Scott Morrison has landed in New York for a week of meeting with international leaders, but the prime minister is likely to spend the time trying to mend damaged diplomatic relationships rather than engaging with other world leaders on climate issues.
World leaders are convening in New York this week for the next session of the UN General Assembly, which will largely be focused on the ongoing response to the Covid pandemic, fostering economic recovery, and preparations for the next round of climate change negotiations that will be held in Glasgow in a few weeks’ time.
Several critical meetings have already been held, including a call from the UN for leaders to “stop ignoring the science.” But, like his last visit to New York, when Morrison avoided a climate leaders summit meeting in favour of a state dinner with Donald Trump, he has other priorities.
Morrison’s major focus now will be dealing with the ongoing fallout from the cancellation of Australia’s submarine deal with France. This self-inflicted blunder has seen relations sour with the broader European community while implicating allies the United States and the United Kingdom, and possibly putting a climate deal with China at risk.
The mishandling of that deal means Morrison arrives in New York with a new level of unpopularity amongst world leaders, and needing to navigate a frosty diplomatic relationship with European leaders threatening to scuttle a free-trade agreement between Australia and the EU that has been years in the making.
Morrison will meet with leaders from Sweden and Austria and European Commission president Ursula von der Leyen, who has already described Australia’s treatment of France as “unacceptable”.
The European leaders could look to punish Australia on two fronts – to send a message over the cancelled $90 billion submarine deal, as well as following through with the introduction of export tariffs on Australia’s carbon intensive exports, to account for Australia’s virtually non-existent price on carbon pollution.
While in the US, Morrison will meet with other leaders of the “quad” strategic dialogue, which includes US president Joe Biden, Japanese prime minister Yoshihide Suga and Indian prime minister Narendra Modi to discuss regional security measures.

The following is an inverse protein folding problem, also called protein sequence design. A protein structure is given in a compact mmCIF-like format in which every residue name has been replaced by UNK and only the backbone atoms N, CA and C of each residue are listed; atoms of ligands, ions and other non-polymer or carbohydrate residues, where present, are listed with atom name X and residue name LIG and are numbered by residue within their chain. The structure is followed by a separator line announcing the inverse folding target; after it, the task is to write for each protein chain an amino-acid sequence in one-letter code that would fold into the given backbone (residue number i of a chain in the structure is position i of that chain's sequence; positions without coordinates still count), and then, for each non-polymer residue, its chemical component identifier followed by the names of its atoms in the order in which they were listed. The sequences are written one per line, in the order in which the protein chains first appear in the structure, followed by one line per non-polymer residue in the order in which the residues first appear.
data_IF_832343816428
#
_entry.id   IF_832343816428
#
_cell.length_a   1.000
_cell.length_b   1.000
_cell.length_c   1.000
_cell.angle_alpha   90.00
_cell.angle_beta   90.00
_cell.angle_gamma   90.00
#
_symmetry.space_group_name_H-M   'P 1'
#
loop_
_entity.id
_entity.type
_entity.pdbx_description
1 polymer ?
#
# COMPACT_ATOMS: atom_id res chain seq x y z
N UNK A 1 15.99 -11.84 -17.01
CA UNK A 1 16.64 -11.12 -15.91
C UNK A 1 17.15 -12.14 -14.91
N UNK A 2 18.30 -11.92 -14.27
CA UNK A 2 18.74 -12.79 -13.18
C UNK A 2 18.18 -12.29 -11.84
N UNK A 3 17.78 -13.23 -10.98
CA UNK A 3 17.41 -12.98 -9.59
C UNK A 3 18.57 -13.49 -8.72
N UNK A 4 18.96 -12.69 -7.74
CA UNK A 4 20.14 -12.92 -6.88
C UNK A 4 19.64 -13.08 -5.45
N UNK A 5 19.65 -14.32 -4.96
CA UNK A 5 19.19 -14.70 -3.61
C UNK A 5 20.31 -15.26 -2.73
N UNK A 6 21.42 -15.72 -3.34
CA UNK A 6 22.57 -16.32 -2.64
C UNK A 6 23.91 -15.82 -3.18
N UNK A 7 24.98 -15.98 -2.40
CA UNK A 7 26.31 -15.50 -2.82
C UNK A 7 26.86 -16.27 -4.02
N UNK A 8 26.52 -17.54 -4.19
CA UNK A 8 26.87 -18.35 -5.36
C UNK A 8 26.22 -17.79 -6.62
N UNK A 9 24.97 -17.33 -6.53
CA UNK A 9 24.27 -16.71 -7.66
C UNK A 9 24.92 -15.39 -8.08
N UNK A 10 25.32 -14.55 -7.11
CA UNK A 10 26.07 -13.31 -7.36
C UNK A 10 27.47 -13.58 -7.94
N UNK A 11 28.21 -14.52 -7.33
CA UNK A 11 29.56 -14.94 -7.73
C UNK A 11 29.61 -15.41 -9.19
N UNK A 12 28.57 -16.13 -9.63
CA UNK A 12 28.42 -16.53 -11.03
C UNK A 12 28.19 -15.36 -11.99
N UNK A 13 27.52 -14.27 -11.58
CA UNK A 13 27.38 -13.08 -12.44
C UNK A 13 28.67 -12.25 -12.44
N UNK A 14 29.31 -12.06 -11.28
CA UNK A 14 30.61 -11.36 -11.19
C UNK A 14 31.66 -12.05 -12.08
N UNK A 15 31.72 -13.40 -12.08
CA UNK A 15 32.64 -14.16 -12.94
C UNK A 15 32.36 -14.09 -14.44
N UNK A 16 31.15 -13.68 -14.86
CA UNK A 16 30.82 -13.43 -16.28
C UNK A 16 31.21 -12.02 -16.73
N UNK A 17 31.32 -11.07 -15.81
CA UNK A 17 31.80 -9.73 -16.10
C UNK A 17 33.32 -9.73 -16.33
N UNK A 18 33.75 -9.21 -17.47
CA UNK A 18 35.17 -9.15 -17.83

However, it is unlikely that Morrison will engage in any discussions that relate to climate change policy – with Australia already on the outer of international talks due to a refusal to adopt stronger climate change targets.
Morrison is not listed to address the UN General Assembly, and Australia was not invited to participate in a climate change roundtable convened by UN secretary-general António Guterres and UK prime minister Boris Johnson.
That meeting, held on Monday, was attended by the heads of state of a “representative” group of countries, including Germany, France, Italy and Fiji and the Marshall Islands – amongst others.
Senior representatives from the European Union, China, India, Russia and the United States also attended the roundtable, with all attendees agreeing that achieving the goals of the Paris Agreement, including endeavours to limit global warming to just 1.5 degrees, remained a priority.
Guterres used the roundtable to call on countries to strengthen their emissions reduction targets, particularly those for 2030, pointing to a recent report from the UNFCCC that found the current level of commitments would see global warming surge past 2 degrees.
“Based on the present commitments of Member States, the world is on a catastrophic pathway to 2.7-degrees of heating, instead of 1.5 we all agreed should be the limit,” Guterres said.
“Science tells us that anything above 1.5 degrees would be a disaster. To limit temperature rise to 1.5 degrees, we need a 45 per cent cut in emissions by 2030, so we can reach carbon neutrality by mid-century.”
Guterres added a call for the phase out of the use of coal.
“Governments must shift subsidies away from fossil fuels and progressively phase out coal use,” Guterres said.
“If all planned coal power plants become operational, we will not only be clearly above 1.5 degrees – we will be well above 2 degrees. The Paris targets would go up in smoke.”
UK prime minister Boris Johnson used the roundtable to call on wealthier countries to increase their commitments to climate finance. Johnson said that rich nations needed to fulfil a pledge to ‘mobilise’ $US100 billion a year to support developing countries grow their economics while also achieving a target of zero net emissions.
“These countries need allies,” Johnson told the roundtable. “They need help now. That’s why I stress the $100 billion so much.
“To be merely a bystander is to be complicit in their fate – yet that is exactly what you will be if you fail to act this year.
“And when the summit ends, when most of the world has committed to decisive, game-changing action, it will be clear to all which of us has lacked the courage to step up. The world will see, and your people will remember, and history will judge,” Johnson added.
An assessment of climate finance commitments recently published by Oxfam found that many wealthy countries – including Australia – are failing to meet the level of commitments needed to meet the $100 billion a year target adopted by countries at the 2010 climate talks held in Cancun.
“The pandemic has shown that countries can swiftly mobilise trillions of dollars to respond to an emergency — it is clearly a question of political will,” Oxfam Australia chief executive Lyn Morgain said. “Let’s be clear, we are in a climate emergency. It is wreaking havoc across the globe and requires the same decisiveness and urgency.
“Wealthy nations must live up to their promise made 12 years ago and put their money where their mouths are. We need to see real funding increases now.”